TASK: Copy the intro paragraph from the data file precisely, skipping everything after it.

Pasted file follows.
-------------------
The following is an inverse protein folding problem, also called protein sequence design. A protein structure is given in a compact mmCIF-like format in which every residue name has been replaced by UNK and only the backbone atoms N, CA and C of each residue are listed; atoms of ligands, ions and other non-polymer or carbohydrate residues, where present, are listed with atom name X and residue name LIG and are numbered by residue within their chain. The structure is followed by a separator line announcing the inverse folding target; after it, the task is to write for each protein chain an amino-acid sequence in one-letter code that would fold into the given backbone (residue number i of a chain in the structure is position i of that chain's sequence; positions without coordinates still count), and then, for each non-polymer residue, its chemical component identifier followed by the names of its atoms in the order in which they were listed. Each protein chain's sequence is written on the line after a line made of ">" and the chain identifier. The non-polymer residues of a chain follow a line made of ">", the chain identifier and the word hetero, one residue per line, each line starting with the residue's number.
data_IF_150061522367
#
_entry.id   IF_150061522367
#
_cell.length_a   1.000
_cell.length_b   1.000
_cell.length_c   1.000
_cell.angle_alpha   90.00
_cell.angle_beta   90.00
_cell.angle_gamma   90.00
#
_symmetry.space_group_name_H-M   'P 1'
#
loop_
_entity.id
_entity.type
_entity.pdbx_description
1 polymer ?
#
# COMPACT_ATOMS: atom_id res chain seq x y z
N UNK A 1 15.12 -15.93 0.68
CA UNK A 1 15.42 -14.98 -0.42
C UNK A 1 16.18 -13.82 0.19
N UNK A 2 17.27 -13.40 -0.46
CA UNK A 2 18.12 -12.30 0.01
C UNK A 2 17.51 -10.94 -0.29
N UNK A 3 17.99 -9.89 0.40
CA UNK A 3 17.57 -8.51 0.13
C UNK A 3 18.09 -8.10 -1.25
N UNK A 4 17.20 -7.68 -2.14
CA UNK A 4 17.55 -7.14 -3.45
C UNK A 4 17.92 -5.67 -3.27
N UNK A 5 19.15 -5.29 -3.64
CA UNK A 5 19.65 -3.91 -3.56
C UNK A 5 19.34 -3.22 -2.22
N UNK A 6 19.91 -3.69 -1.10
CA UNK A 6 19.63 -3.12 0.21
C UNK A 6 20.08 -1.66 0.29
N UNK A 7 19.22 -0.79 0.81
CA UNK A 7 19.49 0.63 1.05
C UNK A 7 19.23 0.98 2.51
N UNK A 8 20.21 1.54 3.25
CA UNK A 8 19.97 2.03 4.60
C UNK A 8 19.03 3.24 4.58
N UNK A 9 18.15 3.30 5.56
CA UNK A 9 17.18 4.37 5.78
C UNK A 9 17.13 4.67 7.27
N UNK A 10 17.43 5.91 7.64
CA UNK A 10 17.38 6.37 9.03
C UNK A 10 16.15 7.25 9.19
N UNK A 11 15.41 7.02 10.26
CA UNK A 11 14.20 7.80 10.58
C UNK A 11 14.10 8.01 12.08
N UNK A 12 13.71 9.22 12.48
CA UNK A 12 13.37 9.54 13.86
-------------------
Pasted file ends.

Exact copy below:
The following is an inverse protein folding problem, also called protein sequence design. A protein structure is given in a compact mmCIF-like format in which every residue name has been replaced by UNK and only the backbone atoms N, CA and C of each residue are listed; atoms of ligands, ions and other non-polymer or carbohydrate residues, where present, are listed with atom name X and residue name LIG and are numbered by residue within their chain. The structure is followed by a separator line announcing the inverse folding target; after it, the task is to write for each protein chain an amino-acid sequence in one-letter code that would fold into the given backbone (residue number i of a chain in the structure is position i of that chain's sequence; positions without coordinates still count), and then, for each non-polymer residue, its chemical component identifier followed by the names of its atoms in the order in which they were listed. Each protein chain's sequence is written on the line after a line made of ">" and the chain identifier. The non-polymer residues of a chain follow a line made of ">", the chain identifier and the word hetero, one residue per line, each line starting with the residue's number.